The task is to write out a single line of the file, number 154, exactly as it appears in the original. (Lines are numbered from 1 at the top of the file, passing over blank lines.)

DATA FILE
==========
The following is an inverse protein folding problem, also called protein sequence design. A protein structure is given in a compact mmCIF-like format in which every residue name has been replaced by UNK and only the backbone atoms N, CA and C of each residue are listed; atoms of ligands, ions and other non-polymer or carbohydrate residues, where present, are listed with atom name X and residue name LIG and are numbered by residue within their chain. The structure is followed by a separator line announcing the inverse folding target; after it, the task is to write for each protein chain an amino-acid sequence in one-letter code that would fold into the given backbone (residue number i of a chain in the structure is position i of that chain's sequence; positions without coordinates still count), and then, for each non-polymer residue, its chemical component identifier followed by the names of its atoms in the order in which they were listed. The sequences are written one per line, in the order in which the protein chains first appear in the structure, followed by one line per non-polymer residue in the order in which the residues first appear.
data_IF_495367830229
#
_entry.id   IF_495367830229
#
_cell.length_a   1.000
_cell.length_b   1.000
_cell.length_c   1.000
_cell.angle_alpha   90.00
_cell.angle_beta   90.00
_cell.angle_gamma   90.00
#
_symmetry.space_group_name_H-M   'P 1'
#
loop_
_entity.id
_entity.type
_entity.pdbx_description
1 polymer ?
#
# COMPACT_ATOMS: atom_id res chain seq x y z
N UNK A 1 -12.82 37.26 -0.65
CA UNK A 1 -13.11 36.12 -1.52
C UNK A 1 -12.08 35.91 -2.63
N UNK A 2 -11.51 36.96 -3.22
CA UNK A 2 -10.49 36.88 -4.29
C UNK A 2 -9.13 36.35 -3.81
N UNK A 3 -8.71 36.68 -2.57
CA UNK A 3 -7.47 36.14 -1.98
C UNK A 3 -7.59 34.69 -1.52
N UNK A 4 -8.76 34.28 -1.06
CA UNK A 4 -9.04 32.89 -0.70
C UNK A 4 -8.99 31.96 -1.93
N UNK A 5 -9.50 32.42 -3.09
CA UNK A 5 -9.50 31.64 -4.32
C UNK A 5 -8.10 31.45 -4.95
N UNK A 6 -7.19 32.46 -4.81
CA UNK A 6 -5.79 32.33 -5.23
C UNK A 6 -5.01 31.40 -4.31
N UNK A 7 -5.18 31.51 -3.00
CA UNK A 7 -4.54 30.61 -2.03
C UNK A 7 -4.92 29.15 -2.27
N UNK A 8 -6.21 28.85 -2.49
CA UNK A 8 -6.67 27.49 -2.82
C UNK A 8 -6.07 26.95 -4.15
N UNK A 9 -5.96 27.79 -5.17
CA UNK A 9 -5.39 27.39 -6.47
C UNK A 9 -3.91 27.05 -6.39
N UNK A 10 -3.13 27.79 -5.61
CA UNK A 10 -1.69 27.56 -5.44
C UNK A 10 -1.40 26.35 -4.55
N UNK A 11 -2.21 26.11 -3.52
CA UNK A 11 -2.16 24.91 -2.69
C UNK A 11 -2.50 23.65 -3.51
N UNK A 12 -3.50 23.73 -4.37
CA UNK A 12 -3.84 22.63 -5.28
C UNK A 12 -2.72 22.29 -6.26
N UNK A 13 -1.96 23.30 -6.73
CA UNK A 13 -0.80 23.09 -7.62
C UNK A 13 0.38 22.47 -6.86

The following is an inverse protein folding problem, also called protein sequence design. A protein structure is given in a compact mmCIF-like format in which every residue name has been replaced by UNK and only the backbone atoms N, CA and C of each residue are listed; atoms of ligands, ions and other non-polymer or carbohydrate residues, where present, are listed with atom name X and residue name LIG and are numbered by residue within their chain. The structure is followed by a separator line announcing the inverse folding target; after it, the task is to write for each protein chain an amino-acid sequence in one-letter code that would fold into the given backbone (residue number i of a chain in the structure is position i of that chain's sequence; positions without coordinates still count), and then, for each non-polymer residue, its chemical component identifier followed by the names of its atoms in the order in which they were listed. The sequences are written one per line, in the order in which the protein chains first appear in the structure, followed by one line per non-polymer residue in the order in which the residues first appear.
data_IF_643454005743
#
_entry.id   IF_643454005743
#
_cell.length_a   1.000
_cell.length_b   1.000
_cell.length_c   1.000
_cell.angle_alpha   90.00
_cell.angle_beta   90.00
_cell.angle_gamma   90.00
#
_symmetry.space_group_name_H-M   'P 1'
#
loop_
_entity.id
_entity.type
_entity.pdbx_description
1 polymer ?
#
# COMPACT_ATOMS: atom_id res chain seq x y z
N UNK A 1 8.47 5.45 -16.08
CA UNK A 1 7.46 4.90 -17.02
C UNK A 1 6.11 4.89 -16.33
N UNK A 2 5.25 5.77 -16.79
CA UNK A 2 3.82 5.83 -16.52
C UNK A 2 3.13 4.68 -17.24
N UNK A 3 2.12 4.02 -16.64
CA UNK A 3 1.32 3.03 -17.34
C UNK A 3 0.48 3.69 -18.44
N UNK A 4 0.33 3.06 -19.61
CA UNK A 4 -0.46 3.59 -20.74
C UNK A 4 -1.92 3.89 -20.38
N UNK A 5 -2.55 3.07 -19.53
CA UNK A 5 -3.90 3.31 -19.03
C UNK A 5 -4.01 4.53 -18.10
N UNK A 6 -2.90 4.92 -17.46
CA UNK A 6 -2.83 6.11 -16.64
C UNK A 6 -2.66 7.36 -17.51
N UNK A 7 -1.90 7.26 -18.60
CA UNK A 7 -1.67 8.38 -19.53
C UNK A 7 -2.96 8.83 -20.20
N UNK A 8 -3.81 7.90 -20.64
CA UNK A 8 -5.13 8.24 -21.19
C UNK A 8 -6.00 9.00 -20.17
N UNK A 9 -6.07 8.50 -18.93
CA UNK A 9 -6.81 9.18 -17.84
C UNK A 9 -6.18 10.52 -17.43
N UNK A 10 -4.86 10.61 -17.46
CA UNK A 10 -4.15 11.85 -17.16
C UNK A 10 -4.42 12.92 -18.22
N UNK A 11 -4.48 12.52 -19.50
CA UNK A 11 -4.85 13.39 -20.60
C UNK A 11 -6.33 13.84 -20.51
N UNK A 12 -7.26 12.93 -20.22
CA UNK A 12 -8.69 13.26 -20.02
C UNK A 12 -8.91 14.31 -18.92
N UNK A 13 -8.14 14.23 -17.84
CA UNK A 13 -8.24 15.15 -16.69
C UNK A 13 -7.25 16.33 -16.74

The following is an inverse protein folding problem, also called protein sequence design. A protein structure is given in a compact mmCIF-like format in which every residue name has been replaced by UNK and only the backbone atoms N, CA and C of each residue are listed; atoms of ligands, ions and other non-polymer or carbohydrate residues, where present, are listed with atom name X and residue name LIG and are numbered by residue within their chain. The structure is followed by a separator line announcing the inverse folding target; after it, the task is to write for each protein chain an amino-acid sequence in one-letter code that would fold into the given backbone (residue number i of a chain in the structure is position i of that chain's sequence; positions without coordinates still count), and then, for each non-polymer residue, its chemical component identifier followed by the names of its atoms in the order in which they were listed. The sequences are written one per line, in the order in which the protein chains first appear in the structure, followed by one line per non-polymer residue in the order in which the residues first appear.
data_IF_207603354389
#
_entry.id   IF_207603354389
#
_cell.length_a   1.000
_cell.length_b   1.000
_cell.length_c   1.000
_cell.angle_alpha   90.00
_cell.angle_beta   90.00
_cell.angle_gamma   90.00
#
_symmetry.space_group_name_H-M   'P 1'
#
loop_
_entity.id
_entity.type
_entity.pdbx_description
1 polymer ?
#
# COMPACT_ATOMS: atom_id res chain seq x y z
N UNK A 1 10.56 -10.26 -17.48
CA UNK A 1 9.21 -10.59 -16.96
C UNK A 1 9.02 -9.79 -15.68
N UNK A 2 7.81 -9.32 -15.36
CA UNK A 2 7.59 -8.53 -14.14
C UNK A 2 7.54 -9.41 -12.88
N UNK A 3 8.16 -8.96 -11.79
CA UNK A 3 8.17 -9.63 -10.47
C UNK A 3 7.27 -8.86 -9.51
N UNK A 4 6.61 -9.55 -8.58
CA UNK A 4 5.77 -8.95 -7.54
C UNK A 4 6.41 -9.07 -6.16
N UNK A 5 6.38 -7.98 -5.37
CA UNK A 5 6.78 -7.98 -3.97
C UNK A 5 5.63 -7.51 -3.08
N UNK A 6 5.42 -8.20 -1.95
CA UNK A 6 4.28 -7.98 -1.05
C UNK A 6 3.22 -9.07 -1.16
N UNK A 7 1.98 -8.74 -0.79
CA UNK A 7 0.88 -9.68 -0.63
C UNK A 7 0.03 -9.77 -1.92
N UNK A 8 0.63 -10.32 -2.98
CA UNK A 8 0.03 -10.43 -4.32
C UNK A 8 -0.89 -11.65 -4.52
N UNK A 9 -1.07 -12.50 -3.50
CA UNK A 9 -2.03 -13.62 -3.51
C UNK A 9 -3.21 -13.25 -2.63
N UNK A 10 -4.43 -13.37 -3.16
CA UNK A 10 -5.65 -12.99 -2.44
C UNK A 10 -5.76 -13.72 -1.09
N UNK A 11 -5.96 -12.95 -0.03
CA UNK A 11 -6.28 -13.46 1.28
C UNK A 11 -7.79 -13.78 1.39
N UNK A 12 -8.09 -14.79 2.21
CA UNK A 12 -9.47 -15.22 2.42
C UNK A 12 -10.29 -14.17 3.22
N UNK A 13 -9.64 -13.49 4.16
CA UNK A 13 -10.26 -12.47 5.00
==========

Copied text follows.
N UNK A 5 6.38 -7.98 -5.37